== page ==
SBA Opened Disaster Loan Outreach Center in New York

Jan 08, 2013, 10:45 ET from U.S. Small Business Administration

ATLANTA, Jan. 8, 2013 /PRNewswire-USNewswire/ -- The U.S. Small Business Administration announces today that they have established a Disaster Loan Outreach Center (DLOC) in Suffolk County, New York to help those affected by Hurricane Sandy.  The establishment of the Center demonstrates SBA's commitment to ensure that every qualified individual and business receives the help they need to recover from this disaster.  


"Assisting individuals and business owners to recover from a disaster is our primary mission," said Frank Skaggs, director of SBA Field Operations Center East. "We are encouraging anyone affected by this disaster to visit the Center or any Disaster Recovery Center located throughout the disaster area."

Many residents and businesses that have registered with FEMA for assistance have received an SBA disaster loan application. Completing the loan application and returning it is a crucial step in the disaster recovery process.  Homeowners and renters unable to obtain a disaster loan from the SBA may be referred to FEMA for grant consideration. To be eligible for these grants, applicants must submit their SBA loan application even if they do not want a loan. No one is required to accept a loan.

The location of the Center is as follows:

Suffolk County

Mastic Recreation Community Center
15 Herkimer Street
Mastic, NY  11950

Opened:    Monday, Jan. 7 from 9 a.m. to 6 p.m.
Hours:       Monday – Friday from 9 a.m.6 p.m.
Closes:       Friday, Jan. 11 at the close of business

Applicants may also apply online using the Electronic Loan Application (ELA) via SBA's secure website at

"Loans up to $200,000 are available to homeowners to repair or replace damaged or destroyed real estate.  Homeowners and renters are eligible for up to $40,000 to repair or replace damaged or destroyed personal property," Skaggs added.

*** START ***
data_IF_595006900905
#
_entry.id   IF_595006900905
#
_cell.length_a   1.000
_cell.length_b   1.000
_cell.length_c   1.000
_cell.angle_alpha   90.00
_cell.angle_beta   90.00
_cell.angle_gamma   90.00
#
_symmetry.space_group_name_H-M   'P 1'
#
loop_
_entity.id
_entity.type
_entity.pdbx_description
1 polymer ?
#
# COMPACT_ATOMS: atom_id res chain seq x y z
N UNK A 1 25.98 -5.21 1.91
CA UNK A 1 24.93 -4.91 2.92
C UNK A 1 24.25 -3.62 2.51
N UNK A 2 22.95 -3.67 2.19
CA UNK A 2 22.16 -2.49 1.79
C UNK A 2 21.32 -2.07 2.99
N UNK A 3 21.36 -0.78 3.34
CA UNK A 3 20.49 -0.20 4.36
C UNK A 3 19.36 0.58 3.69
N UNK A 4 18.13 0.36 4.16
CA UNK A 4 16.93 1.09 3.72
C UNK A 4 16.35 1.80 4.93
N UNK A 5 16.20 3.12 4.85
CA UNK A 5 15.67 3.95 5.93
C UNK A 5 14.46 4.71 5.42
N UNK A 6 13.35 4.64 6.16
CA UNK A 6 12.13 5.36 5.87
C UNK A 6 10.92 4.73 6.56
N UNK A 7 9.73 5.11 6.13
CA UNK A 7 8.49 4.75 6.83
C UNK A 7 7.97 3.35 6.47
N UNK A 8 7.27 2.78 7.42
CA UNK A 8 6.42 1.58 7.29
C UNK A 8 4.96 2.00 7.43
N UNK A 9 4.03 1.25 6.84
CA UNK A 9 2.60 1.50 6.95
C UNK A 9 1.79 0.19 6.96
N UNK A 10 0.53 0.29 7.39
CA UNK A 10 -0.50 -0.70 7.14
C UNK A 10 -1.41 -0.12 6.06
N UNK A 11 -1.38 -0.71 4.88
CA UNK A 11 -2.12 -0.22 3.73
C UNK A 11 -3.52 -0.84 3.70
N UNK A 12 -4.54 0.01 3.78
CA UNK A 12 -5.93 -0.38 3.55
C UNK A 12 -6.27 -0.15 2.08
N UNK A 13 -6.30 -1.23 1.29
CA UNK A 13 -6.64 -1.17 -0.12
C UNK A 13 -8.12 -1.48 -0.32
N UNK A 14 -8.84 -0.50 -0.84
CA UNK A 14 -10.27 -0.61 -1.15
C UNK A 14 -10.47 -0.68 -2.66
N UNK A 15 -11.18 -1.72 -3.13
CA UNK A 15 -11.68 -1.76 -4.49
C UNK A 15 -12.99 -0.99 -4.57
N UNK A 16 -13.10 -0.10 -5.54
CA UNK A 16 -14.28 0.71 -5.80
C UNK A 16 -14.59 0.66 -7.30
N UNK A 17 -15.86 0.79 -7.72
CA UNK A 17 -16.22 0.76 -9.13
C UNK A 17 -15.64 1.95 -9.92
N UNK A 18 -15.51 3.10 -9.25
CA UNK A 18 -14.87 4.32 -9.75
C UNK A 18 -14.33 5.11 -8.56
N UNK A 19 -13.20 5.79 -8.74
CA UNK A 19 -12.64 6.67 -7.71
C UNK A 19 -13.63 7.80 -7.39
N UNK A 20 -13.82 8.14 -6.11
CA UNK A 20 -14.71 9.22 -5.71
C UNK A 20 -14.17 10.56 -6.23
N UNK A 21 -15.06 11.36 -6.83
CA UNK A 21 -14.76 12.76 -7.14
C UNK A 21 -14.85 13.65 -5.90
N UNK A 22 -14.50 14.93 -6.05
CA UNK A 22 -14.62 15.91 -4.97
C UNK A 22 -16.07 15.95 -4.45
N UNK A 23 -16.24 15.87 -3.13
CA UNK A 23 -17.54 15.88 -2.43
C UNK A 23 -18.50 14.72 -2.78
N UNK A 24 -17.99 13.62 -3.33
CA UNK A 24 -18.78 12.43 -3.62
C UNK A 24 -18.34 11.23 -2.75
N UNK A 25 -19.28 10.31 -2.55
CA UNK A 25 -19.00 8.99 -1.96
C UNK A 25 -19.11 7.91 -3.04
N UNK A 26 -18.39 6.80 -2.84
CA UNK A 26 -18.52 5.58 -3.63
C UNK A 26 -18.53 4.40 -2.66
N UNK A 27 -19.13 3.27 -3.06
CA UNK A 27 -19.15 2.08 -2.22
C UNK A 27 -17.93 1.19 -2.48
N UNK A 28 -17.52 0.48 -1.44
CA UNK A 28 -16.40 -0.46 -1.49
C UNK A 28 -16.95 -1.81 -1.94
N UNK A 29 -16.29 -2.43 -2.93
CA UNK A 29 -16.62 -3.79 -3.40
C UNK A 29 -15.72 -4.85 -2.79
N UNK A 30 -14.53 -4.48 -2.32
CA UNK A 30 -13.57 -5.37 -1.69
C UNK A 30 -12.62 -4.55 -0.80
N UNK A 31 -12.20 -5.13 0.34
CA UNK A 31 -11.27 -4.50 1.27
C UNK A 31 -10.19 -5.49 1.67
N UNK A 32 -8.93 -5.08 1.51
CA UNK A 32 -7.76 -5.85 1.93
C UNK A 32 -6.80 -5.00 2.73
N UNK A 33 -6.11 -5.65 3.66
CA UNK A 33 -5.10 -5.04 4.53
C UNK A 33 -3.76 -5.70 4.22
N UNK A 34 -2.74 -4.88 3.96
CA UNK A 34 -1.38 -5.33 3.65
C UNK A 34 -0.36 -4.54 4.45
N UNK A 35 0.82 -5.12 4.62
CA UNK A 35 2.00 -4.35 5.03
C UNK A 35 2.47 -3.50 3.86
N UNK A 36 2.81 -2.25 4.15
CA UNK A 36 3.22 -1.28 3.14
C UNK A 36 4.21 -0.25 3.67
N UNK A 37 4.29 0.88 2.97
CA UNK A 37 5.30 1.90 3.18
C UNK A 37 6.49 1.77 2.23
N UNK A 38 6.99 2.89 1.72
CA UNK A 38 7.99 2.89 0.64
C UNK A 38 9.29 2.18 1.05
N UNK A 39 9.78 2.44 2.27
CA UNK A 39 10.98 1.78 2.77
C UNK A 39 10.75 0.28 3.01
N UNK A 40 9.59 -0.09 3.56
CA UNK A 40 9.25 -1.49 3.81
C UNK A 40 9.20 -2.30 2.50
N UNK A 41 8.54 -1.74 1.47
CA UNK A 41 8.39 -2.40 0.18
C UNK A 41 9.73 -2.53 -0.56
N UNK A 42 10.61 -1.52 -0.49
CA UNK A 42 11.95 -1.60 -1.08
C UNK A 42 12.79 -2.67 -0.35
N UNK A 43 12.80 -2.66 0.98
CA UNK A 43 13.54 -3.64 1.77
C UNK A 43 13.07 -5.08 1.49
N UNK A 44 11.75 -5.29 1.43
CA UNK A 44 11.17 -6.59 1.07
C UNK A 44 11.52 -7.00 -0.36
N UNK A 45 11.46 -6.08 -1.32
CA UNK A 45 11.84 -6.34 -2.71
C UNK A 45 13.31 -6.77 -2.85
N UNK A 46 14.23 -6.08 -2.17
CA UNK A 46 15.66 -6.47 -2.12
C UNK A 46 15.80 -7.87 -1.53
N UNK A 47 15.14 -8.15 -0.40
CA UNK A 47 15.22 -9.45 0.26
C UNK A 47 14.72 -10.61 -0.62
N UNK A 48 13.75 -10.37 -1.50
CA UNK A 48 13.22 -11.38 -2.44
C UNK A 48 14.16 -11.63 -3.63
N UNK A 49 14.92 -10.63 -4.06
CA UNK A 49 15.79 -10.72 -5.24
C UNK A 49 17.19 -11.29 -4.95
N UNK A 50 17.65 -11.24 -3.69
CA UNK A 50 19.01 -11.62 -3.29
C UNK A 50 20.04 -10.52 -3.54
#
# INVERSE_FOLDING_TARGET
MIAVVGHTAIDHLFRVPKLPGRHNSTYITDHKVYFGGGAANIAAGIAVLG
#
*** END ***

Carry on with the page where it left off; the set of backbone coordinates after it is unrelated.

Businesses and non-profit organizations of any size may borrow up to $2 million to repair or replace damaged or destroyed real estate, inventory, machinery and equipment.  The SBA may increase a loan up to 20 percent of the total amount of disaster damage to real estate and/or leasehold improvements, as verified by SBA, to make improvements that lessen the risk of property damage by future disasters of the same kind.

For small businesses and private non-profit organizations of all sizes, the SBA offers Economic Injury Disaster Loans (EIDLs) to help meet working capital needs caused by the disaster.  EIDL assistance is available regardless of whether the business suffered any property damage.

Interest rates are as low as 1.688 percent for homeowners and renters, 3 percent for non-profit organizations and 4 percent for businesses with terms up to 30 years.  The SBA sets loan amounts and terms based on each applicant's financial condition.

To be considered for all forms of disaster assistance, applicants should register online at or by mobile device at If online or mobile access is unavailable, applicants should call the FEMA toll-free Helpline at 800-621-3362. Those who use 711-Relay or Video Relay Services should call 800-621-3362.

Anyone unable to visit this Center or any of the Recovery Centers may obtain information and loan applications by calling the SBA's Customer Service Center at 800-659-2955 (800-877-8339 for the deaf and hard-of-hearing) or by sending an e-mail to   Business loan applications may be downloaded from Applications may be returned to the SBA Disaster Loan Outreach Center, any Disaster Recovery Center or mailed to: U.S. Small Business Administration, Processing and Disbursement Center, 14925 Kingsport Road, Fort Worth, Texas, 76155.

The filing deadline to return applications for physical property damage is January 28, 2013.   

The deadline to return economic injury applications is July 31, 2013.

For more information about the SBA's Disaster Loan Programs, visit our website at

Contact: Michael Lampton
Phone: (404) 331-0333

Release Number: 13-174, NY 13365/13366

SOURCE U.S. Small Business Administration